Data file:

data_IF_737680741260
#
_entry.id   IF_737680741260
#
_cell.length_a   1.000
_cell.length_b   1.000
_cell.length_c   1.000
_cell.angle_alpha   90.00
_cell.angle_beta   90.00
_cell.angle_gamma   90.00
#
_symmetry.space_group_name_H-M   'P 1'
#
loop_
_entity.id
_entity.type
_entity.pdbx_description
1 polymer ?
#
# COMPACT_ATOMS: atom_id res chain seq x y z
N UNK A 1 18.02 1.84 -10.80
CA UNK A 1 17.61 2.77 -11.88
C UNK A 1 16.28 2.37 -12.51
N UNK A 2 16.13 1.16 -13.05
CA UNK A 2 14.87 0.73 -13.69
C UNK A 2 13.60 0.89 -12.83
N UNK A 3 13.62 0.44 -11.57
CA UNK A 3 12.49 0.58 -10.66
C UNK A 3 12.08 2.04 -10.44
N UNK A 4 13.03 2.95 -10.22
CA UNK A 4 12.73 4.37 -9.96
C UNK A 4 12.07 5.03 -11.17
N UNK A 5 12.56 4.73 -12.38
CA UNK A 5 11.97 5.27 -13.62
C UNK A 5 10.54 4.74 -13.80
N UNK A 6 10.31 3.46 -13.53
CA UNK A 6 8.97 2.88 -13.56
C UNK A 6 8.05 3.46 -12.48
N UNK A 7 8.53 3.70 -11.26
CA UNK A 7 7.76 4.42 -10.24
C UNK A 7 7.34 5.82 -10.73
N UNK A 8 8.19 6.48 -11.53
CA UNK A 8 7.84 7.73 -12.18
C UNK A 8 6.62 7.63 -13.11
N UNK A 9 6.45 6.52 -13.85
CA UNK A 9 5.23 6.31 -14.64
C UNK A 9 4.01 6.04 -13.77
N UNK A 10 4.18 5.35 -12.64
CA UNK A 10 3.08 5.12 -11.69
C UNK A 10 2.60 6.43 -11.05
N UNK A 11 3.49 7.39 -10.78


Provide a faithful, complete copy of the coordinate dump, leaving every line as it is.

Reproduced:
data_IF_737680741260
#
_entry.id   IF_737680741260
#
_cell.length_a   1.000
_cell.length_b   1.000
_cell.length_c   1.000
_cell.angle_alpha   90.00
_cell.angle_beta   90.00
_cell.angle_gamma   90.00
#
_symmetry.space_group_name_H-M   'P 1'
#
loop_
_entity.id
_entity.type
_entity.pdbx_description
1 polymer ?
#
# COMPACT_ATOMS: atom_id res chain seq x y z
N UNK A 1 18.02 1.84 -10.80
CA UNK A 1 17.61 2.77 -11.88
C UNK A 1 16.28 2.37 -12.51
N UNK A 2 16.13 1.16 -13.05
CA UNK A 2 14.87 0.73 -13.69
C UNK A 2 13.60 0.89 -12.83
N UNK A 3 13.62 0.44 -11.57
CA UNK A 3 12.49 0.58 -10.66
C UNK A 3 12.08 2.04 -10.44
N UNK A 4 13.03 2.95 -10.22
CA UNK A 4 12.73 4.37 -9.96
C UNK A 4 12.07 5.03 -11.17
N UNK A 5 12.56 4.73 -12.38
CA UNK A 5 11.97 5.27 -13.62
C UNK A 5 10.54 4.74 -13.80
N UNK A 6 10.31 3.46 -13.53
CA UNK A 6 8.97 2.88 -13.56
C UNK A 6 8.05 3.46 -12.48
N UNK A 7 8.53 3.70 -11.26
CA UNK A 7 7.76 4.42 -10.24
C UNK A 7 7.34 5.82 -10.73
N UNK A 8 8.19 6.48 -11.53
CA UNK A 8 7.84 7.73 -12.18
C UNK A 8 6.62 7.63 -13.11
N UNK A 9 6.45 6.52 -13.85
CA UNK A 9 5.23 6.31 -14.64
C UNK A 9 4.01 6.04 -13.77
N UNK A 10 4.18 5.35 -12.64
CA UNK A 10 3.08 5.12 -11.69
C UNK A 10 2.60 6.43 -11.05
N UNK A 11 3.49 7.39 -10.78